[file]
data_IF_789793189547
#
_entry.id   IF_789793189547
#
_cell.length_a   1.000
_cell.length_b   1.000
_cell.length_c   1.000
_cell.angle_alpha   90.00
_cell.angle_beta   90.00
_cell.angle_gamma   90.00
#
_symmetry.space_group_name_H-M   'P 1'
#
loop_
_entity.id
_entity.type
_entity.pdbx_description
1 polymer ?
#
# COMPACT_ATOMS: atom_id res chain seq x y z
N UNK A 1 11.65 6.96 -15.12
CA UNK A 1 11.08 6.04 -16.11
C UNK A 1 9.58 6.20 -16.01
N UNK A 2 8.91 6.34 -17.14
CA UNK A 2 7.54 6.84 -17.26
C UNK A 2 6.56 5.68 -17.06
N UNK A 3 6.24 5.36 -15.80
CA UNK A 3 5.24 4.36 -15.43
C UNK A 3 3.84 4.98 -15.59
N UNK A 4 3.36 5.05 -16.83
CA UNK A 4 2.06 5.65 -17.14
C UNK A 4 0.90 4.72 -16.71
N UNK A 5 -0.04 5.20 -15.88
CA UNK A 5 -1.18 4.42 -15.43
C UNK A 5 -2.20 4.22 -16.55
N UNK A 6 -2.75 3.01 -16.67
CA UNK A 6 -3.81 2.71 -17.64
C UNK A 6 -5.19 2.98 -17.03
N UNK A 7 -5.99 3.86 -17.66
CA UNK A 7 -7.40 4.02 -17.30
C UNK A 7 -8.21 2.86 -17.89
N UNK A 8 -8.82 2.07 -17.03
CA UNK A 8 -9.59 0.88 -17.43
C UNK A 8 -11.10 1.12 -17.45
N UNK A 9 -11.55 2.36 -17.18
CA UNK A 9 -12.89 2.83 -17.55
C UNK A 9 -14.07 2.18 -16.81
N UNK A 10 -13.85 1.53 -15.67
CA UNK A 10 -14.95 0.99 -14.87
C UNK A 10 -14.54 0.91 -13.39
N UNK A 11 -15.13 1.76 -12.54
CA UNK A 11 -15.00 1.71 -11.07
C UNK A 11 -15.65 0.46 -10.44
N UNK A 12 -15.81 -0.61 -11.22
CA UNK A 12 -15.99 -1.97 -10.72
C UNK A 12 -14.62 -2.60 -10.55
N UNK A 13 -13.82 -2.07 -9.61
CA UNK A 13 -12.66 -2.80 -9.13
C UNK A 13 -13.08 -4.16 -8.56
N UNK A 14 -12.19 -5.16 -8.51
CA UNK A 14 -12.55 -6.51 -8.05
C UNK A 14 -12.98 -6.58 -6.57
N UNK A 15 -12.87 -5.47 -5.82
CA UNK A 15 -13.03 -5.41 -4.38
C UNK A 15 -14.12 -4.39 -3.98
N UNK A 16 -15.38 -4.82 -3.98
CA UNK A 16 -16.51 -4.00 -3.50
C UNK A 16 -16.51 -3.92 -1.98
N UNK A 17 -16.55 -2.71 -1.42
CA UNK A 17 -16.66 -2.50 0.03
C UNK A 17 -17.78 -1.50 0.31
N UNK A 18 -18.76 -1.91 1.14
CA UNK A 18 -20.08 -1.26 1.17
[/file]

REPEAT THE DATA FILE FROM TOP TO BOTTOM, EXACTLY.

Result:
data_IF_789793189547
#
_entry.id   IF_789793189547
#
_cell.length_a   1.000
_cell.length_b   1.000
_cell.length_c   1.000
_cell.angle_alpha   90.00
_cell.angle_beta   90.00
_cell.angle_gamma   90.00
#
_symmetry.space_group_name_H-M   'P 1'
#
loop_
_entity.id
_entity.type
_entity.pdbx_description
1 polymer ?
#
# COMPACT_ATOMS: atom_id res chain seq x y z
N UNK A 1 11.65 6.96 -15.12
CA UNK A 1 11.08 6.04 -16.11
C UNK A 1 9.58 6.20 -16.01
N UNK A 2 8.91 6.34 -17.14
CA UNK A 2 7.54 6.84 -17.26
C UNK A 2 6.56 5.68 -17.06
N UNK A 3 6.24 5.36 -15.80
CA UNK A 3 5.24 4.36 -15.43
C UNK A 3 3.84 4.98 -15.59
N UNK A 4 3.36 5.05 -16.83
CA UNK A 4 2.06 5.65 -17.14
C UNK A 4 0.90 4.72 -16.71
N UNK A 5 -0.04 5.20 -15.88
CA UNK A 5 -1.18 4.42 -15.43
C UNK A 5 -2.20 4.22 -16.55
N UNK A 6 -2.75 3.01 -16.67
CA UNK A 6 -3.81 2.71 -17.64
C UNK A 6 -5.19 2.98 -17.03
N UNK A 7 -5.99 3.86 -17.66
CA UNK A 7 -7.40 4.02 -17.30
C UNK A 7 -8.21 2.86 -17.89
N UNK A 8 -8.82 2.07 -17.03
CA UNK A 8 -9.59 0.88 -17.43
C UNK A 8 -11.10 1.12 -17.45
N UNK A 9 -11.55 2.36 -17.18
CA UNK A 9 -12.89 2.83 -17.55
C UNK A 9 -14.07 2.18 -16.81
N UNK A 10 -13.85 1.53 -15.67
CA UNK A 10 -14.95 0.99 -14.87
C UNK A 10 -14.54 0.91 -13.39
N UNK A 11 -15.13 1.76 -12.54
CA UNK A 11 -15.00 1.71 -11.07
C UNK A 11 -15.65 0.46 -10.44
N UNK A 12 -15.81 -0.61 -11.22
CA UNK A 12 -15.99 -1.97 -10.72
C UNK A 12 -14.62 -2.60 -10.55
N UNK A 13 -13.82 -2.07 -9.61
CA UNK A 13 -12.66 -2.80 -9.13
C UNK A 13 -13.08 -4.16 -8.56
N UNK A 14 -12.19 -5.16 -8.51
CA UNK A 14 -12.55 -6.51 -8.05
C UNK A 14 -12.98 -6.58 -6.57
N UNK A 15 -12.87 -5.47 -5.82
CA UNK A 15 -13.03 -5.41 -4.38
C UNK A 15 -14.12 -4.39 -3.98
N UNK A 16 -15.38 -4.82 -3.98
CA UNK A 16 -16.51 -4.00 -3.50
C UNK A 16 -16.51 -3.92 -1.98
N UNK A 17 -16.55 -2.71 -1.42
CA UNK A 17 -16.66 -2.50 0.03
C UNK A 17 -17.78 -1.50 0.31
N UNK A 18 -18.76 -1.91 1.14
CA UNK A 18 -20.08 -1.26 1.17